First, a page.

Oct 16, 2020 | 01:11 pm
You've probably come across the rule of thumb which says that you should not spend more than 30% of your gross income on housing. (gross income is your pre-tax and other deduction income. It is not your take-home income). If you own the home, the 30% limit includes principal, interest, taxes, utilities, maintenance, etc. If you’re a renter, the 30% limit includes monthly rent and tenant-paid utilities.
But is that 30% really an important threshold?
There is no science or theory behind the 30%. The number may have come up at least as far back as the 1970s as a representative percentage of income that many households seemed to be spending at that time. Someone documented the figure and it has stuck. This despite the obvious observation that many households don't adhere to it and, in fact, can't adhere to it.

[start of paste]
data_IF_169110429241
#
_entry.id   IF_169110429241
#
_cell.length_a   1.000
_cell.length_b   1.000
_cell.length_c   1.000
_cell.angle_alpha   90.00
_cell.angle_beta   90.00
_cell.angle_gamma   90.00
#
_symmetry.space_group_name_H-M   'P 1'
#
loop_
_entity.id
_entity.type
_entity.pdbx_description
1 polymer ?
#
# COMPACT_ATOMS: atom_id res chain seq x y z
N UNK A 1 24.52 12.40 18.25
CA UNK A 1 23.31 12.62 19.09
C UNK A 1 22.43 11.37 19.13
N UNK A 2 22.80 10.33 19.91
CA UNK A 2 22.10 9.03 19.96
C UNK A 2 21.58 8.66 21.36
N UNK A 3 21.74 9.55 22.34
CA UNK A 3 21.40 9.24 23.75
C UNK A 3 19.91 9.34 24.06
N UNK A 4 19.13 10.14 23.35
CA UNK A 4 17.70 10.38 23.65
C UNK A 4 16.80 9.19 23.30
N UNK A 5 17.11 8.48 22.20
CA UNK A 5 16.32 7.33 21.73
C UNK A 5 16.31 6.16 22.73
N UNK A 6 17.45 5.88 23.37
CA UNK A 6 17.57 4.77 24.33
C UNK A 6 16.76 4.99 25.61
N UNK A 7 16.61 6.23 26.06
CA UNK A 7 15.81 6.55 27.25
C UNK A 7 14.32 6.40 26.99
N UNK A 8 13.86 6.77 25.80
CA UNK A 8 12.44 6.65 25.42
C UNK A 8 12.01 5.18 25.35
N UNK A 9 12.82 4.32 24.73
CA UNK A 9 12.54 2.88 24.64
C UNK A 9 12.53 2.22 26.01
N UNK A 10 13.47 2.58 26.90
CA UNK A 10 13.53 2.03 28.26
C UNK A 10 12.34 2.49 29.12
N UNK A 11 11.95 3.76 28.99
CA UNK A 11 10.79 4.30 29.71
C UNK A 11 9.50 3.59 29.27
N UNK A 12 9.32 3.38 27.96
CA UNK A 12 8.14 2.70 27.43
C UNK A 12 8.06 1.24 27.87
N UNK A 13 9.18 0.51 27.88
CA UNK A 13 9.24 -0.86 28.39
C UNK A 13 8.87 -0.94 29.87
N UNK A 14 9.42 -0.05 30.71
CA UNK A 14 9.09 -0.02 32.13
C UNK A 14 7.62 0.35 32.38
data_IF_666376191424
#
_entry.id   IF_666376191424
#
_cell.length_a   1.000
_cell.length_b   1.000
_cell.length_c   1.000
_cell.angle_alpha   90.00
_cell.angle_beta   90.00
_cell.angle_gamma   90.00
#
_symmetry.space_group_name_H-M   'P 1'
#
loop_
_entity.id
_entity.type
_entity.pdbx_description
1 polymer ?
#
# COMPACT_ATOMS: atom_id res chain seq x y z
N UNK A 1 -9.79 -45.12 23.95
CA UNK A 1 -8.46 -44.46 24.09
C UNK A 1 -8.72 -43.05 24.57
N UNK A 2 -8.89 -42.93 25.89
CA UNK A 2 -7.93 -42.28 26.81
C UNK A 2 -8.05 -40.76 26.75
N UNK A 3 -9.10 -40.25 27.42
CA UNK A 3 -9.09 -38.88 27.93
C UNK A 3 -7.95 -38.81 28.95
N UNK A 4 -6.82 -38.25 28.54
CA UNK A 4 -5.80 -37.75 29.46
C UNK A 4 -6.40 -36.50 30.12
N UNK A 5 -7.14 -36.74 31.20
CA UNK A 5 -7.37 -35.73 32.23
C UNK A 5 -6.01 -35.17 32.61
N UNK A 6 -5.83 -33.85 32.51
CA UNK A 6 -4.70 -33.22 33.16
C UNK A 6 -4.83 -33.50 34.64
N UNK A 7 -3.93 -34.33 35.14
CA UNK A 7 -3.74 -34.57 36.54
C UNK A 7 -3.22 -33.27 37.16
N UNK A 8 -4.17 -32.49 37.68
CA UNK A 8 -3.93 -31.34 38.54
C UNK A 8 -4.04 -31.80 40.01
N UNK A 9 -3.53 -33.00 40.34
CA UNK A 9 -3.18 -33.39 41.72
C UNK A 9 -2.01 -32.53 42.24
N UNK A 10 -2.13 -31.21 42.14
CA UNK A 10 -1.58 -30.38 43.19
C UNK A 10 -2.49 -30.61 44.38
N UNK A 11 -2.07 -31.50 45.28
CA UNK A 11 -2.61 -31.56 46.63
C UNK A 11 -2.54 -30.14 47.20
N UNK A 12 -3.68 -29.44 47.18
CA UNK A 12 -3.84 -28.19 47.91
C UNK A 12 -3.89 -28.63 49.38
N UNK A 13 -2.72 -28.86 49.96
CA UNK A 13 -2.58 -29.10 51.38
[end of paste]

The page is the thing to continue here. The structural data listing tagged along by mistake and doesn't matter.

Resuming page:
Where you live has a big impact on this rule’s relevance. If you live in New York City or San Francisco you may have to spend more than 40% of income on housing, whereas in a rural setting you may spend less than 20%.
Over the years lenders have also gravitated to 30%, in some cases building it into their loan approval guidelines. This has made the number more relevant when we seek credit approval. But that doesn't change the fact that there is no theoretically sound reasoning for indiscriminately applying it to everyone.
A more correct dollar limit on housing spending comes from the intersection of your household goals/priorities and your budget constraints.
If you prioritize owning a larger home, for example, you want it to be the gathering place for your extended family, you may accept a larger monthly mortgage payment and hence a higher percentage expenditure on housing. Against this you must weigh other priorities, including the need for retirement investing, funding children's education, etc.
The bottom line is that we shouldn't be looking for a "correct" percentage, but rather the dollar number that works within our budget and financial aspirations.